Advanced Level discussion of filtration concepts - Page 2 - Tropical Fish Keeping - Aquarium fish care and resources

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post #11 of 12 Old 11-03-2009, 07:52 PM
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Just to be clear, it has not been suggested anywhere that the use of live rock in a sump or hang on filter is a problem. The use of biomedia, such as ceramic rings and bioballs is the issue. These artificial biomedia are the source of nitrate and phosphate that need to be eliminated from marine systems. I suspect your husbands aquarium, which mixes both live rock and bioballs, has a massive amount of denitrification taking place within the sump system.

To follow up on my promise to look for a reference, I only had to open "The Marine Aquarium Reference, Systems and Invertebrates" by Martin Moe. I turned to the chapter on Protein Skimming, starting on page 272 in hard back, continuing for 3 pages. Here are some excerpts that apply directly to the concept of filtration in a marine aquarium:

"Proteins and other organics are removed before the are mineralized into nitrogen compounds and other toxins... Note that of all the various filtration capabilities available to the marine aquarist, only protein foam skimming completely removes most organics from the system before they break down."

"Proteins and other organics get into marine aquarium systems through feeding, excretion, adn organic decay. Through the intricate process of biological filtration, these organic substances eventually become nitrates.... Foam separation (protein skimming) removes complex organic substances before they are transformed by the processes of biological filtration."

As a final point in this discussion, I want to talk about the reference made to the book written by Julian Sprung and Charles Delbeck. This is a perfect reference, because each of these experts in our hobby have been advocates against the use of biomedia. I have discussed this concept with Julian Sprung in person. As for Charles Delbeck, he uses ozone and protein skimming as his sole method of filtration. (reference: Coral Magazine, pg. 94, September 2009 edition)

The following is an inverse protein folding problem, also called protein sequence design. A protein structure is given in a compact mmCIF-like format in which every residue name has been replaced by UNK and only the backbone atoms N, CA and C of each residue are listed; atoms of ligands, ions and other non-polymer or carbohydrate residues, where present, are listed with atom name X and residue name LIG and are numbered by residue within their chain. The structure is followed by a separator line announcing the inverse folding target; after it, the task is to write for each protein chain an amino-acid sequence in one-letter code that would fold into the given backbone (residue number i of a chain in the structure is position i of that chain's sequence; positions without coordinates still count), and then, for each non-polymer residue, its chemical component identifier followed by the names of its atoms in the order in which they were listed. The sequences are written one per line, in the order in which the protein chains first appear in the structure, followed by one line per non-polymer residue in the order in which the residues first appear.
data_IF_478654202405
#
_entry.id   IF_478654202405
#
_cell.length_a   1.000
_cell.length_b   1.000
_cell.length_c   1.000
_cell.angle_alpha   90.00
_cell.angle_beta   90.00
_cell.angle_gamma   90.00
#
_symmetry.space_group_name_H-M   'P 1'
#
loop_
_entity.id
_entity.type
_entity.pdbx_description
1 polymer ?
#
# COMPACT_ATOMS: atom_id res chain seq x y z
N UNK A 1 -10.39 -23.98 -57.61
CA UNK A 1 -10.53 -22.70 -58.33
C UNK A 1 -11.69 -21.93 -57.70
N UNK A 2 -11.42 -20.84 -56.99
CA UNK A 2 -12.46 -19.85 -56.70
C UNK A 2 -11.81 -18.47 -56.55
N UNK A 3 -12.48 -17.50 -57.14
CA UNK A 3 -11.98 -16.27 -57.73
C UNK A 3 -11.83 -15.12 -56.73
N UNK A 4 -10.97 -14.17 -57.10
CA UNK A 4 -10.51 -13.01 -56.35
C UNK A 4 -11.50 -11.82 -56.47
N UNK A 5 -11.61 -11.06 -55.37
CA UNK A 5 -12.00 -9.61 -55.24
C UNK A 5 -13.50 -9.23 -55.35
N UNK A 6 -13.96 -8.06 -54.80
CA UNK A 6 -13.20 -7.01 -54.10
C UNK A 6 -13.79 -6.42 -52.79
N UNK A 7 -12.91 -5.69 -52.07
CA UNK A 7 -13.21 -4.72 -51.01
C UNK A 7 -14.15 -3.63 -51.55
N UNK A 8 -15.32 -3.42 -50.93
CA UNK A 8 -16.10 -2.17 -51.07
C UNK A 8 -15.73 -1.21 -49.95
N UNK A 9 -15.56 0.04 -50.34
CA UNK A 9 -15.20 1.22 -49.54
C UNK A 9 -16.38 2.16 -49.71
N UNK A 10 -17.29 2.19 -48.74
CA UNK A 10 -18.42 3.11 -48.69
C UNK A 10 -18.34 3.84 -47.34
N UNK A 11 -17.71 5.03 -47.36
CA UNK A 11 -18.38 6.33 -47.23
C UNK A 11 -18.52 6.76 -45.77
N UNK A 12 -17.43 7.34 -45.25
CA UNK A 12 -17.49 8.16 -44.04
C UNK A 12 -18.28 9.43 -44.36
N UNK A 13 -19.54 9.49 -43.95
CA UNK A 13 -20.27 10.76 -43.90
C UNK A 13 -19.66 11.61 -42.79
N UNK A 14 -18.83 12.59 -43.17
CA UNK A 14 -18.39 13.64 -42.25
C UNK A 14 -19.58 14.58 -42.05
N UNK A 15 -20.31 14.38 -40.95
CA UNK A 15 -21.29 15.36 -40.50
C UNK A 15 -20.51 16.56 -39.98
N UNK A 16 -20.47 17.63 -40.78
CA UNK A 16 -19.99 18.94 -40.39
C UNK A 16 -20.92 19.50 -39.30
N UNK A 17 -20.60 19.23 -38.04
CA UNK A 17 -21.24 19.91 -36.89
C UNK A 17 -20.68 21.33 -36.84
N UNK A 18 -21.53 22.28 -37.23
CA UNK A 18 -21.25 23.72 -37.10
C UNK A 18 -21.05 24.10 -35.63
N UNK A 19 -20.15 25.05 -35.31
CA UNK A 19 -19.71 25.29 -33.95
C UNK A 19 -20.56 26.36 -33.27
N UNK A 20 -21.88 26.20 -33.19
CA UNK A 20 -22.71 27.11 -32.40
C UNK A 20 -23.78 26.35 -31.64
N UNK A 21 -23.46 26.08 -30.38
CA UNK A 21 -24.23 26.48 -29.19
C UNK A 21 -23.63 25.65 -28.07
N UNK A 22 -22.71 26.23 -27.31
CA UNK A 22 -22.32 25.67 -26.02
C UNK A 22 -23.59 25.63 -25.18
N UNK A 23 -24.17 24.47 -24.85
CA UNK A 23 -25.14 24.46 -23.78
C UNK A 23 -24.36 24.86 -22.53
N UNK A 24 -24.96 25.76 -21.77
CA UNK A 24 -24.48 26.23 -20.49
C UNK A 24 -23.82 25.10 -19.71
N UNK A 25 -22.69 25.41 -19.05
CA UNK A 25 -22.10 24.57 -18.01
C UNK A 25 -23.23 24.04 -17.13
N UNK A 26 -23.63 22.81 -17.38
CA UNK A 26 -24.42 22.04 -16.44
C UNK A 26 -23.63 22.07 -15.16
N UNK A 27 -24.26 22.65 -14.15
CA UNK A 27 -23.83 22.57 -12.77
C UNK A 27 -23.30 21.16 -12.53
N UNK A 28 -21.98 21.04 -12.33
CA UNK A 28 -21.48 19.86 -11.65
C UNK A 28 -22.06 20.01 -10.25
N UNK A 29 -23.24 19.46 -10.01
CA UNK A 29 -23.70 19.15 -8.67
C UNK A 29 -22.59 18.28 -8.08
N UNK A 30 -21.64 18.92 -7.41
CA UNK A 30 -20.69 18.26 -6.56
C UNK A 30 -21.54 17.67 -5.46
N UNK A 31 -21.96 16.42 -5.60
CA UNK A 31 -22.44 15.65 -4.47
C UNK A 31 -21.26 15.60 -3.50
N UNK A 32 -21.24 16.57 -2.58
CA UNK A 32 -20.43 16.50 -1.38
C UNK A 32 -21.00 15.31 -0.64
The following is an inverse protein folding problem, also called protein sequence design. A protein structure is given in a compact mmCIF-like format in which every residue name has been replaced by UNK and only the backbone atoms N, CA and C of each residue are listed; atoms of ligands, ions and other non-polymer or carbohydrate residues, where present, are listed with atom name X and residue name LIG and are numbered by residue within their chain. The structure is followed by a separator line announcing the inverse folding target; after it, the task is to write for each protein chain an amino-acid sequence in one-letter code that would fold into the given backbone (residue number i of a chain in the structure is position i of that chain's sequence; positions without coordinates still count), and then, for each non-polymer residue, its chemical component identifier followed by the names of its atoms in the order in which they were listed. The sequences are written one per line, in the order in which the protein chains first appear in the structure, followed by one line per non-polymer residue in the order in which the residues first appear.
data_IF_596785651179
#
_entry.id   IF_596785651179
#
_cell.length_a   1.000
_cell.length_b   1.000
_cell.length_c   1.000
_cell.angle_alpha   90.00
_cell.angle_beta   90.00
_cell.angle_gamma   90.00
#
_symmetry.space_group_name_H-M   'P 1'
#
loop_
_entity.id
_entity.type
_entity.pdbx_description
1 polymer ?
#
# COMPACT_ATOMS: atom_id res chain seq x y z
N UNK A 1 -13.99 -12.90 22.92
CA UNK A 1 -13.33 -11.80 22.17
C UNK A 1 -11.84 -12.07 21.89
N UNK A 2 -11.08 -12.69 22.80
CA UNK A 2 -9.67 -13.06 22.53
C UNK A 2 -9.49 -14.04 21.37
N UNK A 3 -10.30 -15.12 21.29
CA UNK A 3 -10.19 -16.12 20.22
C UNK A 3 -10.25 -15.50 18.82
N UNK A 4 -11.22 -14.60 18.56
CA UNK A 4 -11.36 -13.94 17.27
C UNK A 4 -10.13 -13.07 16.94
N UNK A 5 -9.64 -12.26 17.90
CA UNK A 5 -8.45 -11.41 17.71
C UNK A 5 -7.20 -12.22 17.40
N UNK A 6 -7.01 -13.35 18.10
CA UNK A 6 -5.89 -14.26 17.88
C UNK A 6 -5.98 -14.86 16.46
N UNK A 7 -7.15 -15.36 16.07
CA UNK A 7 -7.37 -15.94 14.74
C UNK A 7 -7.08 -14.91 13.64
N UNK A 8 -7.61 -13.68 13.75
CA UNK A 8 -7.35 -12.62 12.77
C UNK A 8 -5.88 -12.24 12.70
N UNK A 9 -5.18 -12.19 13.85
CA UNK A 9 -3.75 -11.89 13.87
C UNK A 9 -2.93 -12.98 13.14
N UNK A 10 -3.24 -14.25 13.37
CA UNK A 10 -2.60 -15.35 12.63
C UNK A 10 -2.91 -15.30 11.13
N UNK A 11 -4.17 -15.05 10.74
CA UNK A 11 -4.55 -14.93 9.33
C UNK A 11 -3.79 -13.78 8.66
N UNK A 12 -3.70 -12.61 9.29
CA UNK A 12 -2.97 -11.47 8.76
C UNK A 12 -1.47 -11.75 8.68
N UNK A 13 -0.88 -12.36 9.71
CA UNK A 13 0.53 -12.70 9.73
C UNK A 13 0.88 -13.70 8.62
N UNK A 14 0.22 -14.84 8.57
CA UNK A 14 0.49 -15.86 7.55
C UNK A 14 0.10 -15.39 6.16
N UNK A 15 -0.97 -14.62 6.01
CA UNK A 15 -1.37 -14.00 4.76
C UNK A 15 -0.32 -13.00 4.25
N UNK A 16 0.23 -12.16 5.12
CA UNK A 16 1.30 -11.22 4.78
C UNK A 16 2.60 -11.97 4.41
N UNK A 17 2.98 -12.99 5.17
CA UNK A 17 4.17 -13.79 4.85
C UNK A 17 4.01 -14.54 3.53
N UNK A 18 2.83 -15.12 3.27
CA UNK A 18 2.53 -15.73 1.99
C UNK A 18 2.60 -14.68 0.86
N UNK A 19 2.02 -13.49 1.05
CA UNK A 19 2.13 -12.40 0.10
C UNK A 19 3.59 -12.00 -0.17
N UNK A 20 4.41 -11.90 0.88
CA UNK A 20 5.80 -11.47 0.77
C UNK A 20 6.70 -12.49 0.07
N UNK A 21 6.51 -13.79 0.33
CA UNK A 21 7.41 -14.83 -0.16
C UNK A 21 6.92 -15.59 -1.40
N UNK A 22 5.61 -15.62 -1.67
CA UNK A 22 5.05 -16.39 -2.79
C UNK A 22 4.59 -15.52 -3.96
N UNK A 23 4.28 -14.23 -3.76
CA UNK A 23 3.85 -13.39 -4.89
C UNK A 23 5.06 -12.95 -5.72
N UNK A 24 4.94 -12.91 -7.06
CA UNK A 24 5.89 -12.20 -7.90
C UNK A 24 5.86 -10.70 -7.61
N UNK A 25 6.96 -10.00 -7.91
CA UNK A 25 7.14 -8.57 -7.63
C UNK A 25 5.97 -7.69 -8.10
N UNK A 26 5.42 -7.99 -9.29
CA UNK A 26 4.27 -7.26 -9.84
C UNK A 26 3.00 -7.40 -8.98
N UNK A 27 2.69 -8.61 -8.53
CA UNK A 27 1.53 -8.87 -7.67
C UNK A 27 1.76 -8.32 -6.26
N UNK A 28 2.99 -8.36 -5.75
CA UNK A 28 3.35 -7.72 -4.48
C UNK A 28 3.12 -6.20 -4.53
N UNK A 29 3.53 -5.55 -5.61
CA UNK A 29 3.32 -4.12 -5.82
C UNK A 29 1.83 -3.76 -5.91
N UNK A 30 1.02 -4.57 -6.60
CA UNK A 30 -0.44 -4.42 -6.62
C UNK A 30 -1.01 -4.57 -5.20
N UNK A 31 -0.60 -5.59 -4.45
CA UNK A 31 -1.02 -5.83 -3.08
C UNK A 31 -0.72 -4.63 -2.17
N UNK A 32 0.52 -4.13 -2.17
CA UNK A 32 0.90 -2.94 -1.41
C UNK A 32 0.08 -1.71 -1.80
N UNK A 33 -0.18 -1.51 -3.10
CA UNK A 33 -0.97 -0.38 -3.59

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post #12 of 12 Old 11-03-2009, 08:16 PM
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Quote:
Originally Posted by Pasfur View Post
Marine fish do not release ammonia into the water. Freshwater fish release ammonia. Marine fish release various organic compounds that only become ammonia when they become caught on a surface which is active with bacteria, such as biomedia or filter pads.
In having this discussion, one of the benefits is the research of topics long forgotten. Interestingly, this concept above appears to be inaccurate. I am still attempting to find the original source of this, because I have had this identical discussion several years ago and have posted references. This much I am certain. However, I think the reference may have been to urine, as opposed to gill secretions. There have been several references in my research and the links above to ammonia being secreted though the gills of marine fish.

In any case, this in no way changes this discussion. This was not my point of debate, only what I hoped was a misunderstanding that caused this debate.

The fact still remains that systems which use ARTIFICIAL biological filtration, such as bioballs, ceramic rings, and sponge filters, are using a filter that intentionally introduces Nitrate into the aquarium. The modern aquarium uses live rock and sand as the only method of ammonia removal, with an end result of Nitrogen Gas, which leaves the system naturally and harmlessly.

I have not used biological filtration on a marine aquarium in excess of 10 years. Both my 180 FOWLR and my 54 reef are run with natural systems. Oddly enough, it appears that Dawn and I both have very similar systems in practice, despite our disagreement in principles.

Thanks for the discussion Dawn. Happy fishkeeping!
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